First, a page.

Q travel: with BAR­RIE MA­HONEY

‘Twit­ters from the At­lantic'

Q Magazine - - Q Travel -

Bar­rie Ma­honey was a head teacher and school in­spec­tor in the UK, as well as a re­porter in Spain, be­fore mov­ing to the Ca­nary Is­lands to launch and edit a new English lan­guage news­pa­per. He en­joys life in the sun as a colum­nist and au­thor, and con­tin­ues to write a series of pop­u­lar nov­els and books for ex­pats.

There's No Such Thing as a Free Lunch I winced when I read an ac­count of a re­cent Gar­den Party hosted by the British Am­bas­sador to Spain at his res­i­dence in Madrid in hon­our of the Queen's birth­day. The party was spon­sored by a health in­surer, an oil com­pany, sev­eral banks, an ac­coun­tancy firm and a com­mu­ni­ca­tions com­pany to name just a few. Prod­ucts con­sumed at the party were supplied by a maker of pink gin, an ice cream man­u­fac­turer, a health in­surer, an oil com­pany, a restau­rant chain, a pro­ducer of tonic wa­ter, fish from a North­ern Ire­land co­op­er­a­tive, a meat pro­ces­sor and a brew­ery. It made me won­der if the British Gov­ern­ment (the tax­payer) had ac­tu­ally paid for any­thing; some will say that this is the point.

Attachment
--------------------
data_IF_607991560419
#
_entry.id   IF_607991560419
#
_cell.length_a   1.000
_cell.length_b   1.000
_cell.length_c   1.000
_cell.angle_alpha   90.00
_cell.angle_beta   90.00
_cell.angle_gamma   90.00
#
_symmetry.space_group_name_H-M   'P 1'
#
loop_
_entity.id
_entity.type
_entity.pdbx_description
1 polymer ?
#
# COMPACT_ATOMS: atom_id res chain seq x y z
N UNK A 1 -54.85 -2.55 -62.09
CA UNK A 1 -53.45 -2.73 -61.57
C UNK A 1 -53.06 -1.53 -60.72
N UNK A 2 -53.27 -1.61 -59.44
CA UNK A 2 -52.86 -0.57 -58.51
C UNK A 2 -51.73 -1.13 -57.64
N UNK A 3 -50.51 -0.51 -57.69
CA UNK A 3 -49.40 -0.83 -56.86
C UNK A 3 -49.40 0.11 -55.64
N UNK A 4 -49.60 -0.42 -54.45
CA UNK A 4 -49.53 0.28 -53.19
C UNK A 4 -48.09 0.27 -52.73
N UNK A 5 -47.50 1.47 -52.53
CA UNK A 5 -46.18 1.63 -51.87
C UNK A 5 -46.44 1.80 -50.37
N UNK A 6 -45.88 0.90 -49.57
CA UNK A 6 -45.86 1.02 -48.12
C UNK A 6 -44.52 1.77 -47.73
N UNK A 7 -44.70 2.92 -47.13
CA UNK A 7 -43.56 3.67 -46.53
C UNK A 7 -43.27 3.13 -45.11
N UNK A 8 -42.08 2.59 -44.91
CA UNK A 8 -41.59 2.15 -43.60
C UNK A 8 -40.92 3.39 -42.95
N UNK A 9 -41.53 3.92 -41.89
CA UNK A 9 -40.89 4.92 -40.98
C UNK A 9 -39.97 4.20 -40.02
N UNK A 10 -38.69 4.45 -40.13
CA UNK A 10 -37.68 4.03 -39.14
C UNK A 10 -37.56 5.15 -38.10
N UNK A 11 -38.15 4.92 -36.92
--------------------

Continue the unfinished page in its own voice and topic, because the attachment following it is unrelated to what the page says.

We are told that times are hard and the ef­fects of the re­ces­sion are still with us, but have you no­ticed that there al­ways seems to be enough money around for those pres­tige projects? Then, of course, there is that “Brexit div­i­dend” that we all keep hear­ing about; surely that would have eas­ily have paid for a glass of cava and a cu­cum­ber sand­wich with­out go­ing ‘cap in hand' to a range of British and Span­ish busi­nesses? Yes, I am fully aware of the ar­gu­ment that such events “show­case British drive and in­ge­nu­ity” at a time when the UK needs to demon­strate to the world that, de­spite Brexit, it is still open for busi­ness, but is this re­ally the way to do it?